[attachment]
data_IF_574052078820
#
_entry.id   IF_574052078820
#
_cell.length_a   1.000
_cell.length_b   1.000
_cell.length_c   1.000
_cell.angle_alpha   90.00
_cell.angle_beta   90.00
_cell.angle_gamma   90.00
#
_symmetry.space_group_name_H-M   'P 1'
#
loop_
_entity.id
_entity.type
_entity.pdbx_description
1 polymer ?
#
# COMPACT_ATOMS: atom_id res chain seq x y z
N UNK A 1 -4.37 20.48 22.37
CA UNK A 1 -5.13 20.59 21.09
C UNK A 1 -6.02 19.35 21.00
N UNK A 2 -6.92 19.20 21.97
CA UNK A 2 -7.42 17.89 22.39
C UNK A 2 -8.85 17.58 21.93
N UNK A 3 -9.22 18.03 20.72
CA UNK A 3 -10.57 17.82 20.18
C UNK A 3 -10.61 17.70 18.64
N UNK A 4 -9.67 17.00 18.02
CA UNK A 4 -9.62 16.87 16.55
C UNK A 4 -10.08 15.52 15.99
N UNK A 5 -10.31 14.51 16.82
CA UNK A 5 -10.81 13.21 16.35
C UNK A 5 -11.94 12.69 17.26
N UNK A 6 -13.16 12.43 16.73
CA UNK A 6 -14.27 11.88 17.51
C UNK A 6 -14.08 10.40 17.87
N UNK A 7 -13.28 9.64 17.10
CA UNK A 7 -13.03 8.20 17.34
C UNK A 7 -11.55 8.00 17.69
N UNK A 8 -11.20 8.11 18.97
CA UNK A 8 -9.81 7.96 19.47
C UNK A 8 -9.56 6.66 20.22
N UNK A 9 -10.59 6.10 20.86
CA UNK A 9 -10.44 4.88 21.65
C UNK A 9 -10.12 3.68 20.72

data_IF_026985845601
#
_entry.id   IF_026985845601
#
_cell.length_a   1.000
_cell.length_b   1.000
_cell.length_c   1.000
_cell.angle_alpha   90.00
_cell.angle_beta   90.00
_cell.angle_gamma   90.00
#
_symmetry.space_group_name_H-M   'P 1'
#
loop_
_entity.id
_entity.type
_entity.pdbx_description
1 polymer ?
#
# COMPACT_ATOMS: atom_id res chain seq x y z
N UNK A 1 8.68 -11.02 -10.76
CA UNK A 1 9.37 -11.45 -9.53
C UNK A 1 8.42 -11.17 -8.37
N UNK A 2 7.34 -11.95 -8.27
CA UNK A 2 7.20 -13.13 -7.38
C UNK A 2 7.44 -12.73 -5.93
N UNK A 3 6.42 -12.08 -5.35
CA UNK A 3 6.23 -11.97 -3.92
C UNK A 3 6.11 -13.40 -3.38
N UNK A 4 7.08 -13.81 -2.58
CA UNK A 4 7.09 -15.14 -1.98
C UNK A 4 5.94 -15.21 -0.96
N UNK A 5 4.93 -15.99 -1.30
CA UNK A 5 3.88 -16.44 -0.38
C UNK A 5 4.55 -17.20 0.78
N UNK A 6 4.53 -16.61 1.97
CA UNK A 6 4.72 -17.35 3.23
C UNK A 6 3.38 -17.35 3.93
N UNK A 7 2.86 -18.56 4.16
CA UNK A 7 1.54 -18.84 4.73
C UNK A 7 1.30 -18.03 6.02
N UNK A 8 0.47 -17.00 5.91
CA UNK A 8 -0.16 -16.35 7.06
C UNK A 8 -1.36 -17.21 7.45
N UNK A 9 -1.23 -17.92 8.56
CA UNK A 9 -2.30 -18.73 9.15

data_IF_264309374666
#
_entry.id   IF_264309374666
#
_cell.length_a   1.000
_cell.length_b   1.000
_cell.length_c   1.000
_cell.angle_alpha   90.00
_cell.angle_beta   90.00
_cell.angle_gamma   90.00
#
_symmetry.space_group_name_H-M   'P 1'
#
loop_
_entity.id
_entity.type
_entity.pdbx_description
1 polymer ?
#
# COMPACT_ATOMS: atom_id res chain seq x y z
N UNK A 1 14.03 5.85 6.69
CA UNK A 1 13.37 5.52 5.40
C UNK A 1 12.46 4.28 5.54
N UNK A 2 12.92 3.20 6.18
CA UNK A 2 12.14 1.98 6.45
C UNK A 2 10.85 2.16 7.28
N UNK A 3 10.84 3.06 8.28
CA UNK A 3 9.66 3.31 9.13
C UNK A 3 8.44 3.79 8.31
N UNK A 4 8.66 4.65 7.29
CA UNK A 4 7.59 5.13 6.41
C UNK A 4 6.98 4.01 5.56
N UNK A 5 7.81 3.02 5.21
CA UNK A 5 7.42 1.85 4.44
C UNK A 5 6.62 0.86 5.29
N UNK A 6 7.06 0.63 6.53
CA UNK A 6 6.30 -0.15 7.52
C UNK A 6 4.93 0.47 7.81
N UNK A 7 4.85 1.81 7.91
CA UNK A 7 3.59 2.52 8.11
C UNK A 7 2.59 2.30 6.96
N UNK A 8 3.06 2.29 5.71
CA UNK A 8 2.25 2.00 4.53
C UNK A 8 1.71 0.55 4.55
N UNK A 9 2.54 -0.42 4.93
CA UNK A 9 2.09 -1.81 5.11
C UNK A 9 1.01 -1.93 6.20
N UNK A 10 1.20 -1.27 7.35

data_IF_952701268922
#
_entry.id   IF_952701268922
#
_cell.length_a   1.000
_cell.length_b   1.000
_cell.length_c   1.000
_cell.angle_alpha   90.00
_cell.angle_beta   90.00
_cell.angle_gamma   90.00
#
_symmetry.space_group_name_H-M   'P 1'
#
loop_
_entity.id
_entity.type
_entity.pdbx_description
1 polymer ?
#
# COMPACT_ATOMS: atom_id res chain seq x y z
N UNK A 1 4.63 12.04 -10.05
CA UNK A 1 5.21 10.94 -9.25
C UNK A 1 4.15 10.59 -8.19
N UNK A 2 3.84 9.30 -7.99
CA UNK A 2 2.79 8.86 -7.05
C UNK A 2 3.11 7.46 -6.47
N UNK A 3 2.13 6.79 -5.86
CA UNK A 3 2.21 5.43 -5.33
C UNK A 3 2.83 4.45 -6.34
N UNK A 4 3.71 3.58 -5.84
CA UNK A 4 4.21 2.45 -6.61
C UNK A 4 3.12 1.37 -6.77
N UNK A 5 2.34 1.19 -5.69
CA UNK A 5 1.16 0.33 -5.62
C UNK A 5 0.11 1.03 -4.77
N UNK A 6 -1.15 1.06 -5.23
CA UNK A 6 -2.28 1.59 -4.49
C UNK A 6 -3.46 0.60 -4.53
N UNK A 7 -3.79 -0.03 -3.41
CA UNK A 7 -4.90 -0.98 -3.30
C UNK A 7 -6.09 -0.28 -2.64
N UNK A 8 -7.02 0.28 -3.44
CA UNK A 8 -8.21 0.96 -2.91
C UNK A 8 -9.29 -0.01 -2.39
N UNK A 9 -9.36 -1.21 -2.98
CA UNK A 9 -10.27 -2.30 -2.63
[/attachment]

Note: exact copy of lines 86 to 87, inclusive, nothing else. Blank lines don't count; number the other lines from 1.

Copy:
N UNK A 7 2.86 -18.56 4.16
CA UNK A 7 1.54 -18.84 4.73